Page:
The Eurovision Song Contest is a costly endeavour. With countries like Azerbaijan spending £48m on hosting the event and with the IMF persuading Hungary to withdraw in 2010 due to the cost, the financials of hosting can’t be overestimated. Ahead of tonight’s competition, I’ve attempted to work out the real economic value of winning and hosting the Eurovision song contest.
SVT, Sweden’s national broadcaster has set aside a budget of £11 million for this year’s show. What else could that money have got the broadcaster?
In the entertainment world, £11 million buys:
- Three and a half episodes of BBC’s The Night Manager
- One Premier League match, under the contract that comes into effect next season
- Two series of Strictly Come Dancing
- Three episodes of The X Factor
- Five years worth of the Great British Bake Off
- 3.7 million copies of Abba’s Waterloo on vinyl
Other popular buys would be:
- 409,000 Big Macs
- 38 average UK houses
- 670 Ford Focus cars
- 24,000 iPhone 6
- 122,000 nights at a Premier Inn
- 0.1% of the London Olympics
- 95 feet of Crossrail
- Quarter of a mile of HS2
- One year at university for 460 students
- The pay of 380 nurses
- The remainder of Jamie Vardy’s contract with Leicester City
So why do cities splash the cash on Eurovision?
Firstly Eurovision tourism is big business. Like other major events, the ESC attracts visitors and publicity for the host city and country. The last time Sweden hosted the competition in Malmo the £17m they spent was practically offset by the £16m made in tourism spending from just over 32,000 tourists. 2014 host city Copenhagen estimated they generated over £13m from the ESC with over 39,000 visitors who created over 87,000 overnight stays for local hoteliers.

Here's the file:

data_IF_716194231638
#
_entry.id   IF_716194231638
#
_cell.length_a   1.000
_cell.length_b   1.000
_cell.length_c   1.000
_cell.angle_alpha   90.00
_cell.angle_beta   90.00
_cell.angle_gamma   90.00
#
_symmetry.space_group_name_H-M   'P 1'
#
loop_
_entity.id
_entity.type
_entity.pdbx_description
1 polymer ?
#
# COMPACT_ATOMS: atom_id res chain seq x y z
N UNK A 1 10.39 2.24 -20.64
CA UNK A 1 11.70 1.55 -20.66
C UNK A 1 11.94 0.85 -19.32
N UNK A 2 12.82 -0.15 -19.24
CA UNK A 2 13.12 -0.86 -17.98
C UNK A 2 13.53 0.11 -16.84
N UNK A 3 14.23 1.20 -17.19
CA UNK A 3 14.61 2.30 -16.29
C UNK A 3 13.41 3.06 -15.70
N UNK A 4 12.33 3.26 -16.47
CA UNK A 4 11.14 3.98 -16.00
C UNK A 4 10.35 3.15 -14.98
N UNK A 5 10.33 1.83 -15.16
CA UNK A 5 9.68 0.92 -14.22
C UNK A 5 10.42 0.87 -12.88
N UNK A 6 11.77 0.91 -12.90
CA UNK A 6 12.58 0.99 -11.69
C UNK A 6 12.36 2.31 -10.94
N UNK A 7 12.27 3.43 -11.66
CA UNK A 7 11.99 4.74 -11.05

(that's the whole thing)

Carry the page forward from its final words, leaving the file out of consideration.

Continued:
All this tourism creates jobs. In 2012 Baku in Azerbaijan spent a total of £48m hosting the contest. The high cost can be partly attributed to the Baku Crystal Hall which was built specifically to host Eurovision. The construction of the Hall contributed to the creation of over 500 full time jobs – a welcome boost for a country that was less appealing to traditional Eurovision tourists. Last year’s host Vienna created the equivalent of 416 jobs in the hotel and restaurant sectors as well as in the arts, broadcasting, advertising and market research.
So – is it worth it?
It’s hard to be conclusive. Every host city has seen a modest boost in both short-term tourism and in their local economy. The longer-term benefits are harder to estimate but with over 180 million viewers worldwide, the international, positive exposure that comes as part of hosting is likely to dramatically increase tourism related revenue. Plus, there’s the kudos of winning, and in some eyes, that’s just as important.
Economic impacts of Eurovision on recent host cities